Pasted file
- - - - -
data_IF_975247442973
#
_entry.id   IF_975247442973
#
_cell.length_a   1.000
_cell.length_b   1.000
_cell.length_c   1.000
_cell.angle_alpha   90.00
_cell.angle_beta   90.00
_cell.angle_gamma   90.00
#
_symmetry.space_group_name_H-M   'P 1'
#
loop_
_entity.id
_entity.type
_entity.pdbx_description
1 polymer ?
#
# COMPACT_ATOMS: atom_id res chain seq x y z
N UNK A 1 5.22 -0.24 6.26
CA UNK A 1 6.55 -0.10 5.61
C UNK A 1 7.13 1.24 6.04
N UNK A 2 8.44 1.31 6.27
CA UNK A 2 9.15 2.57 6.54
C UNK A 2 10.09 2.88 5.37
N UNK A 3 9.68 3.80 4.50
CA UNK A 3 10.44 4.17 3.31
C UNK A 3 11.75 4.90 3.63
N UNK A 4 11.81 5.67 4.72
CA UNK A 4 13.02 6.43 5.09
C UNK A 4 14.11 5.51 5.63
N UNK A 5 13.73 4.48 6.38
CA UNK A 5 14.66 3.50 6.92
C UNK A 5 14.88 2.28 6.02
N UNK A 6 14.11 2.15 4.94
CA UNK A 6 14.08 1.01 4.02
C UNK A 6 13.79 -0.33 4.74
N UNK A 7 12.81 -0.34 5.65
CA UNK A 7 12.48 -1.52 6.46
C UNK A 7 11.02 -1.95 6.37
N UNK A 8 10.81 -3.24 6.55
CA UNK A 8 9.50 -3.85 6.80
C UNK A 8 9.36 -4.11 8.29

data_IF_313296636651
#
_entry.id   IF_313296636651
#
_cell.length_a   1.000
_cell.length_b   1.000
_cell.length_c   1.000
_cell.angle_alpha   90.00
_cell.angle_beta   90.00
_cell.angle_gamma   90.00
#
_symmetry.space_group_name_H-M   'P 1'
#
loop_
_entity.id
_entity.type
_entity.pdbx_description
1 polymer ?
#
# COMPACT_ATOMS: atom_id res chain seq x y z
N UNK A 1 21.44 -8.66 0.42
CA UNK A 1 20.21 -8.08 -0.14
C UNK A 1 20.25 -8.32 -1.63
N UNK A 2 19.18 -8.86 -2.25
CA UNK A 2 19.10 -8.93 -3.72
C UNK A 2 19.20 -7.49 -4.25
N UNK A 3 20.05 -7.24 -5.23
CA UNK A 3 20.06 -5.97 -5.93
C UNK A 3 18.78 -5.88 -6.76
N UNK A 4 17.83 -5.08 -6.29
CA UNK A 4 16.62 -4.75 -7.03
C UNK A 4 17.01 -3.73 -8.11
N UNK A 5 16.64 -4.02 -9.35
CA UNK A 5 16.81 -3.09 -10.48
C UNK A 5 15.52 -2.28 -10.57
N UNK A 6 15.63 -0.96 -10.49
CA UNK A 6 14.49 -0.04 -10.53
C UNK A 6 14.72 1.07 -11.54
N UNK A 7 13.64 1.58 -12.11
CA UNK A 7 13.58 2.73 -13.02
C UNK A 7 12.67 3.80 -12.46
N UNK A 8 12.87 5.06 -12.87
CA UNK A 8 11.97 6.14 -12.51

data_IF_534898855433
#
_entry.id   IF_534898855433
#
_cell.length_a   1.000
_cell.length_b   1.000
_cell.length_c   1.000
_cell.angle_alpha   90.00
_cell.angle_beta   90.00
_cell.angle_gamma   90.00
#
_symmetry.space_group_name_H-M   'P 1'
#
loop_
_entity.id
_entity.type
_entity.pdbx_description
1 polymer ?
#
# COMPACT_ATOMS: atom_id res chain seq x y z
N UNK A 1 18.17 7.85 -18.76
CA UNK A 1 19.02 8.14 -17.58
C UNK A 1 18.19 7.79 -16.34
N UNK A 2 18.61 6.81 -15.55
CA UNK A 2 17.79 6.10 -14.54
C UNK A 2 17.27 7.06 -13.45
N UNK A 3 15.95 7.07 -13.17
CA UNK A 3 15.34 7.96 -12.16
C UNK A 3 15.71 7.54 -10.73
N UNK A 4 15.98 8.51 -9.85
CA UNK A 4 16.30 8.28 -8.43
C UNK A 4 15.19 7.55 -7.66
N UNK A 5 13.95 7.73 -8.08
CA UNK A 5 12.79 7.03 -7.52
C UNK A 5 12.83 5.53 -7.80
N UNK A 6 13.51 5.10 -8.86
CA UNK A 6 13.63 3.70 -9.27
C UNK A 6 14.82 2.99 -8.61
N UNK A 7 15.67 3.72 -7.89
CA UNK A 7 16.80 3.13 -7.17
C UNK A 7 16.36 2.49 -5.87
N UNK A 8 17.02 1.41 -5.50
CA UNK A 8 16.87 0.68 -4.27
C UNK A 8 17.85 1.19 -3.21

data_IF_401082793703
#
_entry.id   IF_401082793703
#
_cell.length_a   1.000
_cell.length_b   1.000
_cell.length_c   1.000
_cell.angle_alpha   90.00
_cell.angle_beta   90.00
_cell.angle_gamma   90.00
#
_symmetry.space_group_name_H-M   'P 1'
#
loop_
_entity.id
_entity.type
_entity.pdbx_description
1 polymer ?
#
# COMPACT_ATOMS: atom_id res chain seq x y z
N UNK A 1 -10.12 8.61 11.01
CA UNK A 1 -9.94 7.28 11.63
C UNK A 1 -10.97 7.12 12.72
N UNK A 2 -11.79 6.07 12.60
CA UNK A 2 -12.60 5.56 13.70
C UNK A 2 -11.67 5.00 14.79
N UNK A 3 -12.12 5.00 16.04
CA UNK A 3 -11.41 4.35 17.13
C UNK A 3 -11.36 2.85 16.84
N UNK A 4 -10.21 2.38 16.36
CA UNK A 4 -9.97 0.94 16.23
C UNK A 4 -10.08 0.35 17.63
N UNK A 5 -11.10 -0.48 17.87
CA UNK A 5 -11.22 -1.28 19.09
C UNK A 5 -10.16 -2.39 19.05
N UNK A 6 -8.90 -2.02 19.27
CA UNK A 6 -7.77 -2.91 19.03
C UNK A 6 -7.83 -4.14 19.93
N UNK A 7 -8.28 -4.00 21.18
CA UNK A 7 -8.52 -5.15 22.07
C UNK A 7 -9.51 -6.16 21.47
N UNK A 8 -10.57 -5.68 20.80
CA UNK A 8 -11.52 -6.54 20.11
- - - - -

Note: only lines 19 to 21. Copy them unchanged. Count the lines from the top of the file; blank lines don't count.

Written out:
#
# COMPACT_ATOMS: atom_id res chain seq x y z
N UNK A 1 5.22 -0.24 6.26